We were surprised to find that all the diapers performed well — no deal breakers among the group.
Positioning the diapers vertically, we released 120 ml of liquid (remember this is how much Jezzi says daytime diapers are intended to hold) from a syringe into the absorbent core, waited a minute, applied filter paper to the surface and recorded the trace amounts of liquid. We then added pressure in the form of a 15 lb. medicine ball to simulate the weight of a real baby. We recorded any leaks or breakdowns in the diaper and then repeated the steps with an additional 120 ml of liquid since babies can sometimes re-wet a diaper before they’re changed. We were surprised to find that all the diapers performed well — no deal breakers among the group.
By the end of our blue-liquid tests we had five test filter papers for each diaper that’d we’d hoped detailed how effective the diaper was at preventing leaks and wicking moisture away from a baby’s body, but it was all generally inconclusive.
In our second round of absorbency testing, we asked three sets of parents to have their babies give the diapers a spin and record the results. To prevent bias, we kept the names of the diapers anonymous whenever possible (some brands have the name printed on the diaper itself).
The results were surprising. Some of the diapers that had performed best during our first round of testing were their least favorite, and vice versa. Only one diaper was an obvious cut for everyone: Babyganics. It performed poorly in both the first and second round tests. Multiple blowouts, major leakage, and a subpar fit were the factors we weighed most heavily. The main takeaway? There’s no substitute for the real thing.
Our Picks for the Best Disposable Diapers
Lives Up to the Hype
If trendy baby diapers are a thing, then Jessica Alba’s ethical consumerism company carries the “it” item.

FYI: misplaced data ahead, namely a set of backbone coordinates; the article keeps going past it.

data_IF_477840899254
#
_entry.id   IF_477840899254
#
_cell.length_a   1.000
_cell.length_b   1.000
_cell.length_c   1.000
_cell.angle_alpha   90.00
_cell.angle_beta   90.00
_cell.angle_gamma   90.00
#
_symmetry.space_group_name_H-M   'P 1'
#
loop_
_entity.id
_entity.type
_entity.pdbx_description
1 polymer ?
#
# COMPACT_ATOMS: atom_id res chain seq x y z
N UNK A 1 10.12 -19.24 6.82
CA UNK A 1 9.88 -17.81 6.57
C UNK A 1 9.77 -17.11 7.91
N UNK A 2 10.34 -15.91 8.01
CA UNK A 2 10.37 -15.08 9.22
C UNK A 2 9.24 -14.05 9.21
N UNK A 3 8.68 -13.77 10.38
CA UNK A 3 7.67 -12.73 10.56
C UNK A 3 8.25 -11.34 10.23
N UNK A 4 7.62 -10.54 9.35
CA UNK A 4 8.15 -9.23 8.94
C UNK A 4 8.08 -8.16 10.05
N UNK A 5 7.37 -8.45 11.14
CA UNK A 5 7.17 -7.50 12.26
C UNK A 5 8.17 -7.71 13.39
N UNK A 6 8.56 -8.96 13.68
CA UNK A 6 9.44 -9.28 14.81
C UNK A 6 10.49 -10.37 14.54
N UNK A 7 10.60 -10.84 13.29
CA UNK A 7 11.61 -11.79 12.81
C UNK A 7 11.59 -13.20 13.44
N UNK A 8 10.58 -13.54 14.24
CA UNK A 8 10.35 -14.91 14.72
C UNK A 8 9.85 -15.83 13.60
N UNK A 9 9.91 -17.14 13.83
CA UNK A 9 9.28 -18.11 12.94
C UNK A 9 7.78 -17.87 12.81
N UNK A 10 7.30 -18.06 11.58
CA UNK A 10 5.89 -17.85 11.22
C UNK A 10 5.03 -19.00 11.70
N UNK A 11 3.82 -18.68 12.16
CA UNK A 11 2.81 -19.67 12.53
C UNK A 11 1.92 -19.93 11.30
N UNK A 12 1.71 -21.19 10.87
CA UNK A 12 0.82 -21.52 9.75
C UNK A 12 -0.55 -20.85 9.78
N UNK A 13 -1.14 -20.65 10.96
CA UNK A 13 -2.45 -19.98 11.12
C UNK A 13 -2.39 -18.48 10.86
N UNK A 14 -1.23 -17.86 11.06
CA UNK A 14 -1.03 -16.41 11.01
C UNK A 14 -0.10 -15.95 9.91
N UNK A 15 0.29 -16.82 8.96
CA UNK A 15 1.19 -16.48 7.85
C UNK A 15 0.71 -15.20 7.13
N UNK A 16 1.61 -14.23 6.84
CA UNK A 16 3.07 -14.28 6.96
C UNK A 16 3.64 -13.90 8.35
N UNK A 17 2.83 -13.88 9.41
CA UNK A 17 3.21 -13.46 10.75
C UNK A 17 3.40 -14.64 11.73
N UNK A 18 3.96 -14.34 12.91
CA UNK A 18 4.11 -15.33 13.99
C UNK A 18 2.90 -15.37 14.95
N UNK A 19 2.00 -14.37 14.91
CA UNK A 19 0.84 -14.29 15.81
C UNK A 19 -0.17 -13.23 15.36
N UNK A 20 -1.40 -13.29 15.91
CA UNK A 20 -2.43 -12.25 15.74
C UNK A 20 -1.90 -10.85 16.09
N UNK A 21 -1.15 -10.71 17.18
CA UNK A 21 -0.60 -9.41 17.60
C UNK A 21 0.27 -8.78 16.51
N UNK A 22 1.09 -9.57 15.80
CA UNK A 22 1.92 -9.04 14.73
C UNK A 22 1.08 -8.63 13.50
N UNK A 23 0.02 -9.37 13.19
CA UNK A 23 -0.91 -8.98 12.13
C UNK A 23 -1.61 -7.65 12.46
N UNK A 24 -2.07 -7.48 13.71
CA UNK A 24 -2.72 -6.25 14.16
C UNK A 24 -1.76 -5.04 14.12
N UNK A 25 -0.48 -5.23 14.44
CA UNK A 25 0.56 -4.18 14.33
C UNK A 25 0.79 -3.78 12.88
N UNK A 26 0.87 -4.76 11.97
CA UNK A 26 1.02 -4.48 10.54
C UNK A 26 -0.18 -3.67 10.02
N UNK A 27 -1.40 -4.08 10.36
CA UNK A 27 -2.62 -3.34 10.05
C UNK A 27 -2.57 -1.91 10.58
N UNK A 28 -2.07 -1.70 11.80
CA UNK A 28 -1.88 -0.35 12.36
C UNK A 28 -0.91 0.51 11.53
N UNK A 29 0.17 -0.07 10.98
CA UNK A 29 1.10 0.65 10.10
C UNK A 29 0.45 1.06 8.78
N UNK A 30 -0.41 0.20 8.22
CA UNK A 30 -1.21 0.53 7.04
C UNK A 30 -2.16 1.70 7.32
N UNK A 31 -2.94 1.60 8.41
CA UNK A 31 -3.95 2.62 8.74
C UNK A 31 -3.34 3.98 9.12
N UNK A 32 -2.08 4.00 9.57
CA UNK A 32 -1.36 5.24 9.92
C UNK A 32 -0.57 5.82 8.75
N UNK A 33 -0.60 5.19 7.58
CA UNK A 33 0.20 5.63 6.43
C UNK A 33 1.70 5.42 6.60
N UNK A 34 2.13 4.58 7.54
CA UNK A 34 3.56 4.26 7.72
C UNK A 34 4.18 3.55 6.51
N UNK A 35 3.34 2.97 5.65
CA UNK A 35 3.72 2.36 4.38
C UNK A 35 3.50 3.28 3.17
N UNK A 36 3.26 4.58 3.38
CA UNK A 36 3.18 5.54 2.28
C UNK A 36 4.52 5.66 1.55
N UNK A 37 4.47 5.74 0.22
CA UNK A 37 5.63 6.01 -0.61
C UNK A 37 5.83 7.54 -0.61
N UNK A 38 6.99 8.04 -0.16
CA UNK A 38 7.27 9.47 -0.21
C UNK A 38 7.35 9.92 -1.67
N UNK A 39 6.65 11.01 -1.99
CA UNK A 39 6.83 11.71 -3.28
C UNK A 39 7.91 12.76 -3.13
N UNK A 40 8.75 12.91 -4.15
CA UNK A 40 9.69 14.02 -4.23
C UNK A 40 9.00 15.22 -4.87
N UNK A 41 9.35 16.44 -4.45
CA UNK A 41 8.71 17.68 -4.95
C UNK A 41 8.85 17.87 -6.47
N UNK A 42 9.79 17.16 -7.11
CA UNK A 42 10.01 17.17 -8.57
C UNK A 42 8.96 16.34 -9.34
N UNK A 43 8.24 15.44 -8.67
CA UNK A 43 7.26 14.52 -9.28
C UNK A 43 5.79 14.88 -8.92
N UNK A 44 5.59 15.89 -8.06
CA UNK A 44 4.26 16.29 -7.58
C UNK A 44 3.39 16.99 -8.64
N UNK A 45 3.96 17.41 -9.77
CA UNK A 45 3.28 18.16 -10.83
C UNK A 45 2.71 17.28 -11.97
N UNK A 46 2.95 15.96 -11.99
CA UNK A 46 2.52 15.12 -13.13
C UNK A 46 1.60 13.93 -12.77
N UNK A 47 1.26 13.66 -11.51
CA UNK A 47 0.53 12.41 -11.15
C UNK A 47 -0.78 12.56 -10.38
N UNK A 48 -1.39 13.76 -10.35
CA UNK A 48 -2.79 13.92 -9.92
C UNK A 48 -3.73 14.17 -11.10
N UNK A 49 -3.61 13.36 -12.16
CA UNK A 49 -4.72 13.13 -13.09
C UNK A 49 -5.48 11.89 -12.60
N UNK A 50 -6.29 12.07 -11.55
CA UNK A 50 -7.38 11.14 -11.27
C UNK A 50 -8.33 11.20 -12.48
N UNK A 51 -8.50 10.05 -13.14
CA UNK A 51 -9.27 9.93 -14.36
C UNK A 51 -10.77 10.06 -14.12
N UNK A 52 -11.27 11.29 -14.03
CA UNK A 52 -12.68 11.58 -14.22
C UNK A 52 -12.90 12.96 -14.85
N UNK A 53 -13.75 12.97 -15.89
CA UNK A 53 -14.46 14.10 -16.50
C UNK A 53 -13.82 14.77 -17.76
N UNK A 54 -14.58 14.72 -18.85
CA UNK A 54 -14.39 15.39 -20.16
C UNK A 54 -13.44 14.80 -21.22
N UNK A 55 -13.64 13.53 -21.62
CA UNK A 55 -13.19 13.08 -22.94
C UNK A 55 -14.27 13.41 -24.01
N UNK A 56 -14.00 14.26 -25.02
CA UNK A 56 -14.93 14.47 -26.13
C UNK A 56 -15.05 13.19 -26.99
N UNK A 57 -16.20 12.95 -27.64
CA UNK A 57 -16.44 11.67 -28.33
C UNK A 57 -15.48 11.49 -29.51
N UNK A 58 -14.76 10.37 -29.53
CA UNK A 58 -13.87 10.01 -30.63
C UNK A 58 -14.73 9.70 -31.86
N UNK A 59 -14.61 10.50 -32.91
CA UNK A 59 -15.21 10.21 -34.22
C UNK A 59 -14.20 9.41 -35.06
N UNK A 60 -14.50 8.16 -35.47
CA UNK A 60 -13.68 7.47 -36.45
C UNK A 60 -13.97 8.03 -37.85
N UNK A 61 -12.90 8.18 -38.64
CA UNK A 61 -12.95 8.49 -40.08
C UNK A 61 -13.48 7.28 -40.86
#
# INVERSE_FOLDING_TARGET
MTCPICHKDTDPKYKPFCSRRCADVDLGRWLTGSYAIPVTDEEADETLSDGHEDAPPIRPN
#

The Honest Company diapers make a great first impression with modern, abstract designs and no labels or slogans (its competitor, Seventh Generation, printed the words “protected” on the waistline, which we found odd). In durability testing, it fared well, garnering high marks for its springy shape and high sidewalls that protect against leaks. We noticed that industry newcomers — like Poof and Parasol — are attempting to compete in the same space by imitating The Honest Company’s build and minimalist style. For now though, The Honest Company reigns supreme, thanks to its reasonable price tag and transparent philosophy.
Our testers praised The Honest Company diapers for their high sidewalls.
The materials list is a breath of fresh air compared to some of the other lists we spent time decoding. The diaper’s absorbent core is crazy simple: wheat and corn blended with wood pulp harvested from sustainably managed forests and all simply stated on The Honest Company site. The inner and outer layers use plant-based materials and the ink on the printed back sheet has no lead or heavy metals. The diapers are also chlorine-, lotion-, and fragrance-free (although there is a note about “natural acting odor blockers” consisting of citrus extract and liquid chlorophyll).